Global Analysis - October 2010
Note: The data presented in this report are preliminary. Ranks and anomalies may change as more complete data are received and processed. Effective September 2012, the GHCN-M version 3.2.0 dataset of monthly mean temperature replaced the GHCN-M version 3.1.0 monthly mean temperature dataset. Beginning with the August 2012 Global monthly State of the Climate Report, released on September 17, 2012, GHCN-M version 3.2.0 is used for NCDC climate monitoring activities, including calculation of global land surface temperature anomalies and trends. For more information about this newest version, please see the GHCN-M version 3.2.0 Technical Report.
*The GHCN-M version 3.1.0 Technical Report was revised on September 5, 2012 to accurately reflect the changes incorporated in that version. Previously that report incorrectly included discussion of changes to the Pairwise Homogeneity Algorithm (PHA). Changes to the PHA are included in version 3.2.0 and described in the version 3.2.0 Technical Report. Please see the Frequently Asked Questions to learn more about this update.
Contents of this Section:
- The combined global land and ocean surface temperature for October 2010 was 0.54°C (0.97°F) above the 20th century average of 14.0°C (57.1°F) and was the eighth warmest on record. October 2003 is the warmest October on record.
- The October worldwide land surface temperature was 0.91°C (1.64°F) above the 20th century average of 9.3°C (48.7°F)—the sixth warmest October on record.
- The October worldwide ocean surface temperature was 0.40°C (0.72°F) above the 20th century average of 15.9°C (60.6°F) and was the tenth warmest October on record.
- For January–October 2010, the global combined land and ocean surface temperature was 0.63°C (1.13°F) above the 20th century average of 14.1°C (57.4°F) and tied with 1998 as the warmest January–October period on record.
- The global average land surface temperature for the period January–October was the second warmest on record, behind 2007.
- The global average ocean surface temperature for the period January–October tied with 2003 as the second warmest on record, behind 1998.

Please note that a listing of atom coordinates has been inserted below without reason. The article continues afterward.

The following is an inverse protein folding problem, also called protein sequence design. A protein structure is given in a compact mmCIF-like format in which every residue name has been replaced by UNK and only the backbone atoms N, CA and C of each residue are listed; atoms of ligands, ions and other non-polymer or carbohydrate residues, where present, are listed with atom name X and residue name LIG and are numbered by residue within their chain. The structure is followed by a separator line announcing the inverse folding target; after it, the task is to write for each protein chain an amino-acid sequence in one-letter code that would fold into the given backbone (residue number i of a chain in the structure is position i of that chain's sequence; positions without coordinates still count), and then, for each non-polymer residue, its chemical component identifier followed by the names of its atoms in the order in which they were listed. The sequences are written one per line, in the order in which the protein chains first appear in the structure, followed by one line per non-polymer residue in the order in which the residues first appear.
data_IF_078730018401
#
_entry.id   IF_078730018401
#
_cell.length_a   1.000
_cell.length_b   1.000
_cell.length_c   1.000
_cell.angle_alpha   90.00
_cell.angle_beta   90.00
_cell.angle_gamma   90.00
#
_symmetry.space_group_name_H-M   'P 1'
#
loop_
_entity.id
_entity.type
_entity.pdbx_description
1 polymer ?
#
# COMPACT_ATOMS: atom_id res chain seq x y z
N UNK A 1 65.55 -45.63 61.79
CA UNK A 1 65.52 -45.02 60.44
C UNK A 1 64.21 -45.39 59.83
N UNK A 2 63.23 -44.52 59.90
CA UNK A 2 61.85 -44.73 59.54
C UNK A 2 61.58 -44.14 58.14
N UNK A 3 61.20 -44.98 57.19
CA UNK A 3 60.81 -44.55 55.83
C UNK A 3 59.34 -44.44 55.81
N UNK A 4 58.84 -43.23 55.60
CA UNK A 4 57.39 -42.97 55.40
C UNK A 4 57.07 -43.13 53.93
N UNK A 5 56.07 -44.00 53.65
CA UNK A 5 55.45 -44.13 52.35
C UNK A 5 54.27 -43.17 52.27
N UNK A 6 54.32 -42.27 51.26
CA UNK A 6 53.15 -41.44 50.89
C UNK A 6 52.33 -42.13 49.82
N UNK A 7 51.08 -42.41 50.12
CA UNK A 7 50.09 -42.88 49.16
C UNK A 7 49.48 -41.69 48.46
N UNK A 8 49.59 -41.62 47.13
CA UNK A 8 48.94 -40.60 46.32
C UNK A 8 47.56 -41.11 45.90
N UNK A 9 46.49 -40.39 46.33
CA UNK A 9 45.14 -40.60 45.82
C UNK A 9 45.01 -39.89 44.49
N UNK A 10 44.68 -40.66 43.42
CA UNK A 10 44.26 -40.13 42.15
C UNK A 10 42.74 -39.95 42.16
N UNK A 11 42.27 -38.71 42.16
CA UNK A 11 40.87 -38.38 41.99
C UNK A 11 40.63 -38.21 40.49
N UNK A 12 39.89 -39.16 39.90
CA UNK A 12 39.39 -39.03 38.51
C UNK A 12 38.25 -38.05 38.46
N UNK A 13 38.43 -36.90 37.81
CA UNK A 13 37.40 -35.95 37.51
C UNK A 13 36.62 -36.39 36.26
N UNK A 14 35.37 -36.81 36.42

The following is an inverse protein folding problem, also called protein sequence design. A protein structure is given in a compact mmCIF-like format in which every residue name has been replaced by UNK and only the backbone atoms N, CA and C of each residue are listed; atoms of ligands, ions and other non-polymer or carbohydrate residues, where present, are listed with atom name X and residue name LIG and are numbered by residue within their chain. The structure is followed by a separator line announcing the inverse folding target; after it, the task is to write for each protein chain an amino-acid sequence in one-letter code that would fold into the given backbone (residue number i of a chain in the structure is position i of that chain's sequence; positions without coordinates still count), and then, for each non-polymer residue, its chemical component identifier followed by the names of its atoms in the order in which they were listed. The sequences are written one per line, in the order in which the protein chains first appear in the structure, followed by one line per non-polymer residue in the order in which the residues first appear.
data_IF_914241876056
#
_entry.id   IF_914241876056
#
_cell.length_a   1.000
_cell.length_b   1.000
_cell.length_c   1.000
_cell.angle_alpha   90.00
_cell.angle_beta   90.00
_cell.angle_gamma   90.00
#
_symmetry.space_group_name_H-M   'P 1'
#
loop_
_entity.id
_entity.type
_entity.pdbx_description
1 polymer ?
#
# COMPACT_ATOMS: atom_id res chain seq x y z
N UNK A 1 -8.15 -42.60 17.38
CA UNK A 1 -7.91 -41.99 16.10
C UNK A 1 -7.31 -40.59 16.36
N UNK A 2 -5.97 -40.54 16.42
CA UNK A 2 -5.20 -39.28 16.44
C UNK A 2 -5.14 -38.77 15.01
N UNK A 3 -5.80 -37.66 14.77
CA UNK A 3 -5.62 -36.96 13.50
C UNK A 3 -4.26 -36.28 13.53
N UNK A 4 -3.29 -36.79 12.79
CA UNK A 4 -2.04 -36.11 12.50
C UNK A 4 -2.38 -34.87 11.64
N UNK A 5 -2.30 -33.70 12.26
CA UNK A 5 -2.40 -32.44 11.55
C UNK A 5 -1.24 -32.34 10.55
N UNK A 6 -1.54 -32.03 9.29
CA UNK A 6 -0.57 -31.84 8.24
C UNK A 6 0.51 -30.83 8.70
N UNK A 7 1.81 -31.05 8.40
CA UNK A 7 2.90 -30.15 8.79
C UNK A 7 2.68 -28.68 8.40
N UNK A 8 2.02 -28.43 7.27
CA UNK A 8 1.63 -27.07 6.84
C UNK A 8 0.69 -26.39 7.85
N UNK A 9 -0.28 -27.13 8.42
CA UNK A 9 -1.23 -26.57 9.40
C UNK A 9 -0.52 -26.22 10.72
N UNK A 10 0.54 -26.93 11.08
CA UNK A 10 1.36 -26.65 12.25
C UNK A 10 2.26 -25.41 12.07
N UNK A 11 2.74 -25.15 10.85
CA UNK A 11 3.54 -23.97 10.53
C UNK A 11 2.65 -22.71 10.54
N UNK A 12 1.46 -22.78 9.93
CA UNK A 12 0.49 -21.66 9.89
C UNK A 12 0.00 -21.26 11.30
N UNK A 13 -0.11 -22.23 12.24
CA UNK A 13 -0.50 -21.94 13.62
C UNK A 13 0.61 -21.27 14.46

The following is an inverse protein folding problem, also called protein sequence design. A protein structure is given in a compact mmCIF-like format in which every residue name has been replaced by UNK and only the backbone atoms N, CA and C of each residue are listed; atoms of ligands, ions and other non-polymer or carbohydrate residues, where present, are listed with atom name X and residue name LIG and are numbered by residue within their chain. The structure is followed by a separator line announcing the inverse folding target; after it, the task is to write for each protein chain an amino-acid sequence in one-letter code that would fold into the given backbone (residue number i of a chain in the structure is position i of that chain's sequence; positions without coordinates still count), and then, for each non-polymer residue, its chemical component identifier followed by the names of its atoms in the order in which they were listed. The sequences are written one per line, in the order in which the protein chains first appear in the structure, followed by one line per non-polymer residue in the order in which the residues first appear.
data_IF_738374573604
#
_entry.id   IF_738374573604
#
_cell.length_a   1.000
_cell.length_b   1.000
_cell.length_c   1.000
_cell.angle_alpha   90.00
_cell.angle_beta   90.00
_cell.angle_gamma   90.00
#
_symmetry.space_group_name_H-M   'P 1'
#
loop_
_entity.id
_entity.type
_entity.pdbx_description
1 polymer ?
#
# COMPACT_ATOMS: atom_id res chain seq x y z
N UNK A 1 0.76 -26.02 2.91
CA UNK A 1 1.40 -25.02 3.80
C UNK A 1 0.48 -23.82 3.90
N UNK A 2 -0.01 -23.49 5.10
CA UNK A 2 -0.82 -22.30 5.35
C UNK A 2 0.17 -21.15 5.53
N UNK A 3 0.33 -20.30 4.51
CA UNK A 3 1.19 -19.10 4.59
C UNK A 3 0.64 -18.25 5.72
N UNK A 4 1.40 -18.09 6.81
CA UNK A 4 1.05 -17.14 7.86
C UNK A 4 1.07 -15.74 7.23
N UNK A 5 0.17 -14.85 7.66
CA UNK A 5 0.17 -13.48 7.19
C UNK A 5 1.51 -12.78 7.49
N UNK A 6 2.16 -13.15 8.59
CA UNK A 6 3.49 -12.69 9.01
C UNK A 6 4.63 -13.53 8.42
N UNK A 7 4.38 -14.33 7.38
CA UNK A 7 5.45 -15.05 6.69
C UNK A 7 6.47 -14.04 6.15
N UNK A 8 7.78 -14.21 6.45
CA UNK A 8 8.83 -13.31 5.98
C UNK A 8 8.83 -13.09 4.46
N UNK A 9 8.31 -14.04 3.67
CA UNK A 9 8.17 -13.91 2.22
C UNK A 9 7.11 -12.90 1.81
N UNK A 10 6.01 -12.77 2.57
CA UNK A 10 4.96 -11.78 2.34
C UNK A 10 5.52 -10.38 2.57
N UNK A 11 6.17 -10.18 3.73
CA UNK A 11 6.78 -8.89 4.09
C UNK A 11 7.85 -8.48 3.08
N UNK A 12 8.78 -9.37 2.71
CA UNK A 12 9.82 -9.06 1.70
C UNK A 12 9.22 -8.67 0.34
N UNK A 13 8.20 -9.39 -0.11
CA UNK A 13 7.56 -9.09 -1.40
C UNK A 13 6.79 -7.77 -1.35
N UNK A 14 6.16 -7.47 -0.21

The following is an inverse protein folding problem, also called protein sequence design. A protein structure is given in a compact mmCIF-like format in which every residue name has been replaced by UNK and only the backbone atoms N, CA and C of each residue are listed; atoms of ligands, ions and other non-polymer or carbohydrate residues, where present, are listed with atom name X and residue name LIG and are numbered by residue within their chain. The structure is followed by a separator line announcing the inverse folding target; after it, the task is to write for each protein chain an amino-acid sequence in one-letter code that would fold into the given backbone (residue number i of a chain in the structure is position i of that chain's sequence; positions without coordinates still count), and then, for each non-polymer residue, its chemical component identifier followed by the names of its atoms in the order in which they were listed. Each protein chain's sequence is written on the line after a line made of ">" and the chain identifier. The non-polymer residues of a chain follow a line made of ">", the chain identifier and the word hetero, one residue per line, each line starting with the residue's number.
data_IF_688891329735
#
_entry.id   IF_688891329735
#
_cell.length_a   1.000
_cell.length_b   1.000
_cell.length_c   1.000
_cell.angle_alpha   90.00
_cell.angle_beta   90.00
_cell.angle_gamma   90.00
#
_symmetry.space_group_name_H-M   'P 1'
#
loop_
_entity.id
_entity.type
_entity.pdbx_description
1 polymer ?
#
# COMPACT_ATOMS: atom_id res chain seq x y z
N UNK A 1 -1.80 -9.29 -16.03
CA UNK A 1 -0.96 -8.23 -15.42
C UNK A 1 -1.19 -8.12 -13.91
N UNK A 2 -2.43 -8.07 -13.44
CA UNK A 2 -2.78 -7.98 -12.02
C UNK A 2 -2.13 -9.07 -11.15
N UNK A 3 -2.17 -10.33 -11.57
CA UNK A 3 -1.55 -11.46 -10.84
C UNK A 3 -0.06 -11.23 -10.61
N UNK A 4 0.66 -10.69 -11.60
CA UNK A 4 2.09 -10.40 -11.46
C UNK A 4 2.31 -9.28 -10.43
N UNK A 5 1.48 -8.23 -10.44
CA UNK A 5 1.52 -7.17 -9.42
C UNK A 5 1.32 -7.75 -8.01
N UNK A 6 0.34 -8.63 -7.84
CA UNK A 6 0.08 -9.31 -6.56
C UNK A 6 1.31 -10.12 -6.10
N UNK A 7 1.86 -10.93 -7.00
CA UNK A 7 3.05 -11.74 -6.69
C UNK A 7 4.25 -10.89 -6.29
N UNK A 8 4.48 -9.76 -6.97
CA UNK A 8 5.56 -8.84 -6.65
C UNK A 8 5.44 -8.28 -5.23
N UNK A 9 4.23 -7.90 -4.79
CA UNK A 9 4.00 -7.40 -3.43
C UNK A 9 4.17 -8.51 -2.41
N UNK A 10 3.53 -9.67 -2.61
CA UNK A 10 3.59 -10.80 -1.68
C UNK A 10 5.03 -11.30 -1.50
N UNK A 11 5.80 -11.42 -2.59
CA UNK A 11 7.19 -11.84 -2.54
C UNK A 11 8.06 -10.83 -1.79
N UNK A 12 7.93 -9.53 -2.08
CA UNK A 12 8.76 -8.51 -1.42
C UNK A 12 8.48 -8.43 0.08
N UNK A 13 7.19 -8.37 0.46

Please Note: The data presented in this report are preliminary. Ranks and anomalies may change as more complete data are received and processed. Effective with the October 2009 State of the Climate Report, NCDC transitioned to the new version (version 3b) of the extended reconstructed sea surface temperature (ERSST) dataset. ERSST.v3b is an improved extended SST reconstruction over version 2. For more information about the differences between ERSST.v3b and ERSST.v2 and to access the most current data, please visit NCDC's Global Surface Temperature Anomalies page.
Please Note: The uncertainty (plus or minus) originally reported in this monthly report was incorrectly attributed as monthly uncertainty, when it was infact related to the year-to-date uncertainty. The incorrect language has been removed and the correct uncertainty information is reflected in the tables below.
Temperature anomalies for October 2010 are shown on the dot maps below. The dot map on the left provides a spatial representation of anomalies calculated from the Global Historical Climatology Network (GHCN) dataset of land surface stations using a 1961–1990 base period. The dot map on the right is a product of a merged land surface and sea surface temperature (SST) anomaly analysis developed by Smith et al. (2008). For the merged land surface and SST analysis, temperature anomalies with respect to the 1971–2000 average for land and ocean are analyzed separately and then merged to form the global analysis. For more information, please visit NCDC's Global Surface Temperature Anomalies page.
The combined global land and ocean surface temperature for October 2010 was 0.54°C (0.97°F) above the 20th century average of 14.0°C (57.1°F) and represents the eighth warmest October since records began in 1880. October 2003 is the warmest October on record.
Large portions of the global land surface were much warmer than average during October 2010. The areas with the most notable anomalous warmth were across western Alaska, Canada, northeastern Africa, the Middle East, Kazakhstan, and large portions of Russia. Cooler-than-average regions included most of Europe, Mongolia, and much of Australia. The worldwide land surface temperature was 0.91°C (1.64°F) above the 20th century average—this value represented the sixth warmest October on record.